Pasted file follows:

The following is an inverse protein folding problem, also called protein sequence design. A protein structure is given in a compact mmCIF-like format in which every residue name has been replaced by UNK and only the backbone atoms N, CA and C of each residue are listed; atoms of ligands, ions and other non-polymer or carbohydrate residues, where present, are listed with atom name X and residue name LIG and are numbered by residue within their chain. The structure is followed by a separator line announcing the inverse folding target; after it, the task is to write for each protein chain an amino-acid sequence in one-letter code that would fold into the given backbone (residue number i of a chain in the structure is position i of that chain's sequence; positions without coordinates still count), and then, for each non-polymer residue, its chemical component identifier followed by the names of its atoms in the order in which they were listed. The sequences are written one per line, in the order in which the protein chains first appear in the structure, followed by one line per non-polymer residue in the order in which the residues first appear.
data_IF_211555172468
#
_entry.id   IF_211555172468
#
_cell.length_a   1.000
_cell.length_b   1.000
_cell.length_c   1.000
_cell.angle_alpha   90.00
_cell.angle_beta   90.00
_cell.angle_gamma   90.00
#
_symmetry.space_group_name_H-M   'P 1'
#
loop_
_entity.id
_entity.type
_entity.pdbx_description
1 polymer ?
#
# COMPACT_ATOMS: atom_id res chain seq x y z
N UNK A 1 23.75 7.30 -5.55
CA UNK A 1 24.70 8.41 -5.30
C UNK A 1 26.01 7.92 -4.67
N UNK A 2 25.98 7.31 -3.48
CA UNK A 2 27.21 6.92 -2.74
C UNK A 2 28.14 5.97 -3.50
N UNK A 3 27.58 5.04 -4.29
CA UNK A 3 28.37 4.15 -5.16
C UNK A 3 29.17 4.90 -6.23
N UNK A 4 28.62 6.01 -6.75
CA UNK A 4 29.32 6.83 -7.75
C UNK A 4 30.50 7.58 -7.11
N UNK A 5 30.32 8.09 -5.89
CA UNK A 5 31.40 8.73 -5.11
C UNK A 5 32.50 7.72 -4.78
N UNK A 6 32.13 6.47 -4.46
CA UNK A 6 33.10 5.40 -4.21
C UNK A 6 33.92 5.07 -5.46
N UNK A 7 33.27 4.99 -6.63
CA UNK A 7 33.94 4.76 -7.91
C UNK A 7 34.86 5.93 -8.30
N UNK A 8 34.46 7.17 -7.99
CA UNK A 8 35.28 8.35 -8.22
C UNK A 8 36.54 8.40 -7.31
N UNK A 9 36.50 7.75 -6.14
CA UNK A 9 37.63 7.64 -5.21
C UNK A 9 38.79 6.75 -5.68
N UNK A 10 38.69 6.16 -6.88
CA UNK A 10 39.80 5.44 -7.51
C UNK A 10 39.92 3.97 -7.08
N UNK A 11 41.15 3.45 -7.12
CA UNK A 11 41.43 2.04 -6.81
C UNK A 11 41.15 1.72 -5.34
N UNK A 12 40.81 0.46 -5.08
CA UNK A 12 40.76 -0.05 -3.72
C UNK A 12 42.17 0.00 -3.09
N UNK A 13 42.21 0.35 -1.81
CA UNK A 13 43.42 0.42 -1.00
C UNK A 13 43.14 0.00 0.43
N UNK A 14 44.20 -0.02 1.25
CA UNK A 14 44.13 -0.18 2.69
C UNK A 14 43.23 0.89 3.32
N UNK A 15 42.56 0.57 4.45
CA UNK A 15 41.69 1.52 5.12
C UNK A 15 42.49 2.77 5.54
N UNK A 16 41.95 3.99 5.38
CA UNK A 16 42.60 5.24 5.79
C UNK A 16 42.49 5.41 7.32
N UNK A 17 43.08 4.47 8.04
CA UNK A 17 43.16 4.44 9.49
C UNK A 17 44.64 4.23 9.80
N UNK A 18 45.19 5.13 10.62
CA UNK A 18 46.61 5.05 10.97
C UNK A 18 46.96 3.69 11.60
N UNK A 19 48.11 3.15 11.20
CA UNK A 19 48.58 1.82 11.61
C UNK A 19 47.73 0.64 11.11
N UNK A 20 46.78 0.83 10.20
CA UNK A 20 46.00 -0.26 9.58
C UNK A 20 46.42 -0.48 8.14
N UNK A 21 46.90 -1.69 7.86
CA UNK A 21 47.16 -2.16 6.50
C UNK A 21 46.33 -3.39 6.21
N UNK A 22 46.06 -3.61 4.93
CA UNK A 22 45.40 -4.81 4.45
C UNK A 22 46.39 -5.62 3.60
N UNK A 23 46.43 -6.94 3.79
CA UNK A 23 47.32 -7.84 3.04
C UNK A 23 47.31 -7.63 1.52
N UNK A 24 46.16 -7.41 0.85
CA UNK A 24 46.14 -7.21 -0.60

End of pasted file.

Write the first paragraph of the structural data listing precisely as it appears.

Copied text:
The following is an inverse protein folding problem, also called protein sequence design. A protein structure is given in a compact mmCIF-like format in which every residue name has been replaced by UNK and only the backbone atoms N, CA and C of each residue are listed; atoms of ligands, ions and other non-polymer or carbohydrate residues, where present, are listed with atom name X and residue name LIG and are numbered by residue within their chain. The structure is followed by a separator line announcing the inverse folding target; after it, the task is to write for each protein chain an amino-acid sequence in one-letter code that would fold into the given backbone (residue number i of a chain in the structure is position i of that chain's sequence; positions without coordinates still count), and then, for each non-polymer residue, its chemical component identifier followed by the names of its atoms in the order in which they were listed. The sequences are written one per line, in the order in which the protein chains first appear in the structure, followed by one line per non-polymer residue in the order in which the residues first appear.